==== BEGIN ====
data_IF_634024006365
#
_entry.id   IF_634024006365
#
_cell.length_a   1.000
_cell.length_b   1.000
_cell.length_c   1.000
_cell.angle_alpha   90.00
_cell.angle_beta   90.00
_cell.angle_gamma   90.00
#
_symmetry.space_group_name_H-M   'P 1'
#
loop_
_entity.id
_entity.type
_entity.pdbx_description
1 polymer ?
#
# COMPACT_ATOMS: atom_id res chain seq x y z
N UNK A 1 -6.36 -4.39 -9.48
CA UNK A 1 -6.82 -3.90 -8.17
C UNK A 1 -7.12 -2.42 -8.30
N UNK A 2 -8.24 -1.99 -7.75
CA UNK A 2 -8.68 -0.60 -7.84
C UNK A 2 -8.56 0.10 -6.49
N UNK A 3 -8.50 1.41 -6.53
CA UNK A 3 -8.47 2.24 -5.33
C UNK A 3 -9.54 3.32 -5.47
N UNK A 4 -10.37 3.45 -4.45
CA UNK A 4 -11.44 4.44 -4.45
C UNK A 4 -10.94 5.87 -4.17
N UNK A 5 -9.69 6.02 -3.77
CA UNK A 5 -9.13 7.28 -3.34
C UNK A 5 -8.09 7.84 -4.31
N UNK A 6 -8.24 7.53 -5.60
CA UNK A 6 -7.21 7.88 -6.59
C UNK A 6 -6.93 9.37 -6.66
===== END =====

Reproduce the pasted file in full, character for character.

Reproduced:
data_IF_634024006365
#
_entry.id   IF_634024006365
#
_cell.length_a   1.000
_cell.length_b   1.000
_cell.length_c   1.000
_cell.angle_alpha   90.00
_cell.angle_beta   90.00
_cell.angle_gamma   90.00
#
_symmetry.space_group_name_H-M   'P 1'
#
loop_
_entity.id
_entity.type
_entity.pdbx_description
1 polymer ?
#
# COMPACT_ATOMS: atom_id res chain seq x y z
N UNK A 1 -6.36 -4.39 -9.48
CA UNK A 1 -6.82 -3.90 -8.17
C UNK A 1 -7.12 -2.42 -8.30
N UNK A 2 -8.24 -1.99 -7.75
CA UNK A 2 -8.68 -0.60 -7.84
C UNK A 2 -8.56 0.10 -6.49
N UNK A 3 -8.50 1.41 -6.53
CA UNK A 3 -8.47 2.24 -5.33
C UNK A 3 -9.54 3.32 -5.47
N UNK A 4 -10.37 3.45 -4.45
CA UNK A 4 -11.44 4.44 -4.45
C UNK A 4 -10.94 5.87 -4.17
N UNK A 5 -9.69 6.02 -3.77
CA UNK A 5 -9.13 7.28 -3.34
C UNK A 5 -8.09 7.84 -4.31
N UNK A 6 -8.24 7.53 -5.60
CA UNK A 6 -7.21 7.88 -6.59
C UNK A 6 -6.93 9.37 -6.66